as soon as possible. The trip lasted more than the scheduled 45 minutes because we got caught up in traffic, but that was fine by me. We had a singing conductor who told us about the history of the Hershey family and the town as we passed by the school and the family home and the chocolate factory (and the street lights shaped like Hershey's Kisses). There was also another staff member who played various roles (jumping off the bus every 5 minutes and coming back a short while later in a different disguise relating to whatever building we were passing by - he was a cook, a mother (!), a school boy and Mr Hershey's father among other things on our trip). In between all this we sand songs (song-sheets were on the seats as we boarded - they covered everything from "Daisy Daisy" to "God Bless America") and learnt various facts about all things Hershey. We also got plied with free samples all the way round - a Hershey kiss here, a Reeses Peanut Butter cup there. Trolleys are used because Hershey used to be a trolley town many years ago, and though cars and busses are now allowed into the place, they are still a fun way to take a trip. The staff members were extremely good, knowledgeable enough to answer even the more bizarre questions that came their way and didn't seem to mind my response when they asked the question "What's everyone's favourite chocolate?"- all the other passengers yelled "Hershey!" while I surreptitiously mouthed "Milka!". Back inside Chocolate World I joined the queue for the free factory-world experience, a new addition to the center. This was billed as your chance to be hands on in a chocolate factory, but was quite disappointing as the actual thing only lasted maybe 2 minutes. After queuing for quarter of an hour, I had my picture taken and was then given a plastic box and told to press a button and catch the Kisses that flew down the spout with my number on. Then we put
      the lids on the boxes, and placed them on a conveyor belt.....and that was it. From there we were shuttled into a shop where we were given the opportunity to buy "our" box of kisses (blatantly not since the boxes for sale were at the till point, and sealed in plastic, whereas the ones we'd filled had just been sent off in the other direction). This cost $4.99, and a photo pass with you on and your designation as "Official Chocolate Tester" was $7.99, but you could get them both as a combo offer for $9.99. The last thing I did inside Chocolate World was look at the shops - there are many of these, all selling chocolate related items - t-shirts, bags, mugs, jewelry and so on. You can also buy any of the products Hershey currently make or distribute including, strangely, Cadbury's Dairy Milk. Prices were reasonable for this kind of place - chocolates were at supermarket prices, and t-shirts were around the $15 mark. In fact the only thing I thought expensive here were the photos - on the ride they take your picture at the end, and with the 3D show you can choose to pose with the characters. Even the smallest prints they offered were over $10, and the decent sized ones were considerably more. I left Chocolate World behind to go and see the Hershey Museum across the path. This costs $7 for adults, and traces the history of Hershey the town and Hershey the man (can you see a pattern developing here?) However it also has several hands-on exhibits, a discovery room for kids with toys, games and dressing up clothes, and free "Chocolate Chats" 3 times daily. I arrived 10 minutes before the 1.15 one (other times are 11.15 and 3.15), so I naturally went along. We sat in a fake chocolate kitchen while our host told us about how chocolate is made, let us smell the ingredients and then handed out free samples of the latest in the Hershey Kiss range - the runny caramel filled ones. My favourite bit though was when he told us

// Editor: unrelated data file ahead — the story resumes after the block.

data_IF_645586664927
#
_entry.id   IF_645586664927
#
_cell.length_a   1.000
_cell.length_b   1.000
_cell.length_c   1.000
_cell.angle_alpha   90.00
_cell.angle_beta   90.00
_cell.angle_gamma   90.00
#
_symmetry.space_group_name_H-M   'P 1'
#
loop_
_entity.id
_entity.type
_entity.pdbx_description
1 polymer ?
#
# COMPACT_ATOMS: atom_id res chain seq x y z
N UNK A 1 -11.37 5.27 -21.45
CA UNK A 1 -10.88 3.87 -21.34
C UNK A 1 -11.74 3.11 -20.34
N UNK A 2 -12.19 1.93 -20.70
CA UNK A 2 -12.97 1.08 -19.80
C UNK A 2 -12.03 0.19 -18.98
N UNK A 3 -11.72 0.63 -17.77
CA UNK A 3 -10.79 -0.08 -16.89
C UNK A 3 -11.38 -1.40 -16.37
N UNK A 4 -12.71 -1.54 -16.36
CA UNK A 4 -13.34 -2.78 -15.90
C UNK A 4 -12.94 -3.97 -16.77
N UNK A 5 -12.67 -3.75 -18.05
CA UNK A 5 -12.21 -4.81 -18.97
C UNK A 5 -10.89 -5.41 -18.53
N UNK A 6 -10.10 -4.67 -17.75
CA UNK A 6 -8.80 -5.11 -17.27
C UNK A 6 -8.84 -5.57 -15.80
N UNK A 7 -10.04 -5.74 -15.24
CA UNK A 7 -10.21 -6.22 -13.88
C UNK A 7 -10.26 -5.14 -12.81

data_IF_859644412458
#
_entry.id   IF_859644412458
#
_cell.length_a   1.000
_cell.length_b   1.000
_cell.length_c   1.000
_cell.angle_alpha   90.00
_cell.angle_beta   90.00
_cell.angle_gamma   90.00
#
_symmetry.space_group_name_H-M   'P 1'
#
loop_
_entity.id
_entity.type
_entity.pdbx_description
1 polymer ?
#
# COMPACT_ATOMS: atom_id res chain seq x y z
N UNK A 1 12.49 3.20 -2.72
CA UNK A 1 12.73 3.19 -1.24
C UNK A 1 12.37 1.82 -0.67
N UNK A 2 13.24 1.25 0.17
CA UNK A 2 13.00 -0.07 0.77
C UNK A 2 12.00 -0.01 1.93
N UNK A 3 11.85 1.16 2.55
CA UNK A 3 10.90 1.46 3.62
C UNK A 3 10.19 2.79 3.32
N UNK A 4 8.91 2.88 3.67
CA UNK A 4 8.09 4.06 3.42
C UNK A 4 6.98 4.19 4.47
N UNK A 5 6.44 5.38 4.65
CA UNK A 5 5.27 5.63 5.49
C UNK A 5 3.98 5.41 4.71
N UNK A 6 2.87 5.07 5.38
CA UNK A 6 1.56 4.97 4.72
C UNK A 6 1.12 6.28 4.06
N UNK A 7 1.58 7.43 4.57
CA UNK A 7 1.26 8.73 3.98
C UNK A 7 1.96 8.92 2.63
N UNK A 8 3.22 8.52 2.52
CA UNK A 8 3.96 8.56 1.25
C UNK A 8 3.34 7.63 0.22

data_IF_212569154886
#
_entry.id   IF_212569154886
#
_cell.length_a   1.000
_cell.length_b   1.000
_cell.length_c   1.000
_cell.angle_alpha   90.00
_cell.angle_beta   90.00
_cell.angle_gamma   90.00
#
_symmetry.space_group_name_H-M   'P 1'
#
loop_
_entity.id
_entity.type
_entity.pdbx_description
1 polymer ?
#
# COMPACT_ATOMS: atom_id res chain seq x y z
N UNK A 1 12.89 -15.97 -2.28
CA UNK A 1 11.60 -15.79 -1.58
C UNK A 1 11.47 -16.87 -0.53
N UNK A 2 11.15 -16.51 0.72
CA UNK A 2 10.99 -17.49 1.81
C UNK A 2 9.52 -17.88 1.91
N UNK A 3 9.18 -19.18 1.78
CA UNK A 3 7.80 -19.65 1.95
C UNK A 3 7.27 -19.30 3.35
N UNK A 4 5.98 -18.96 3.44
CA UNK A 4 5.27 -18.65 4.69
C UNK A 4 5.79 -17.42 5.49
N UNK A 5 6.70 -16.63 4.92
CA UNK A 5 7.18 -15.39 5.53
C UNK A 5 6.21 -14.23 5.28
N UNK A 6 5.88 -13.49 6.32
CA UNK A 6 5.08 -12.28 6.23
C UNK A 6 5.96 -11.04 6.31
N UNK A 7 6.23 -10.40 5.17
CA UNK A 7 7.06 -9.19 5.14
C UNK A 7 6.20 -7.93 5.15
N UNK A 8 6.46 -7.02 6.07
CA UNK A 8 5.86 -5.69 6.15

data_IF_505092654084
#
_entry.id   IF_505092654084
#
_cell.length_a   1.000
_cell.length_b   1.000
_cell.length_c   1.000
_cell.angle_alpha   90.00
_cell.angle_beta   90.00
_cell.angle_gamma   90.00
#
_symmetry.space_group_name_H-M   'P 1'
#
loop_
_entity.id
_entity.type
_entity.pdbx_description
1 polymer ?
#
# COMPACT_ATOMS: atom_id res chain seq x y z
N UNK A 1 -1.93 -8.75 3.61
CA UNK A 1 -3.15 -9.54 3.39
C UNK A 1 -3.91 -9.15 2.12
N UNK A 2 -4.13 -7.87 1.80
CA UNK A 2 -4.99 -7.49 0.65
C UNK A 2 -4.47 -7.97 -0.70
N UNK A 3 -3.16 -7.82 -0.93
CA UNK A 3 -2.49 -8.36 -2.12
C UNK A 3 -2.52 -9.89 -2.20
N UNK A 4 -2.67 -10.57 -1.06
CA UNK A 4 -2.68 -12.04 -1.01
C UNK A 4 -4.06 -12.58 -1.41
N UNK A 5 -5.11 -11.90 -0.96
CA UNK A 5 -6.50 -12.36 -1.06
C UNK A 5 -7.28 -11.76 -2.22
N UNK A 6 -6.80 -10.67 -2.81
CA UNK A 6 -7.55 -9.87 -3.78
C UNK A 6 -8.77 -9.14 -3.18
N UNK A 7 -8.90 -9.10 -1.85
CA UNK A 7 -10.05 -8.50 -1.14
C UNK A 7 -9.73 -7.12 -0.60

"facts" about chocolate in Europe - facts which, after over 20 years of eating the stuff on that continent, I'd somehow never heard... It wasn't the best museum in the world, but it was interesting to see, and the gift shop (which you don't need to pay to get into the museum to have access to) had some nice items not found in the huge shopping area across the path. Evaluating There I'm glad I went to Hershey, not least because I know I would have regretted it had I not done so. I spent a fair number of hours there, and saw a lot, but had I had more time, I could have done more: gone to the gardens, or the theme park. Toured the school, or the old family home (both a drive, rather than a walk, away from the rest of the stuff). I was shocked by how many people were there at 8.45am, but a few hours later I saw how wise they had been to get up that early as the place was positively heaving. You can go there and not spend any money, but you'll see a lot more if you do open start pulling out the dollar bills. However I spent $40 just on entrances for me and (minimal!) present shopping, so if you were taking a family, as everyone seemed to be, it would soon add up. Add lunch and maybe some other attractions, and you'll be spending a minimum of around 35 GBP per person. Chocolate World gets a ton of visitors every day, but remains remarkably clean despite that. The toilets are plentiful and well stocked, there are bins everywhere for disposing of those pesky sweet wrappers from the free samples they dish out, and there are numerous staff members on hand to guide you or direct you or answer your questions. The people at the help desk were great, and the terminals near the entrance contained some useful information. Some of the information you get is the same on all the attractions - stuff about the town and Milton Hershey himself and so on. This is partly because not everyone will do every ride or v
      isit every attraction, and partly because this place is dedicated to the man, and all down to his hard work, so they kinda have to. You don't have to be the world's biggest Hershey fan to enjoy a day here. Definitely worth seeing, even if like me, you'd prefer a good bar off the Swiss stuff any day. www.hersheypa.com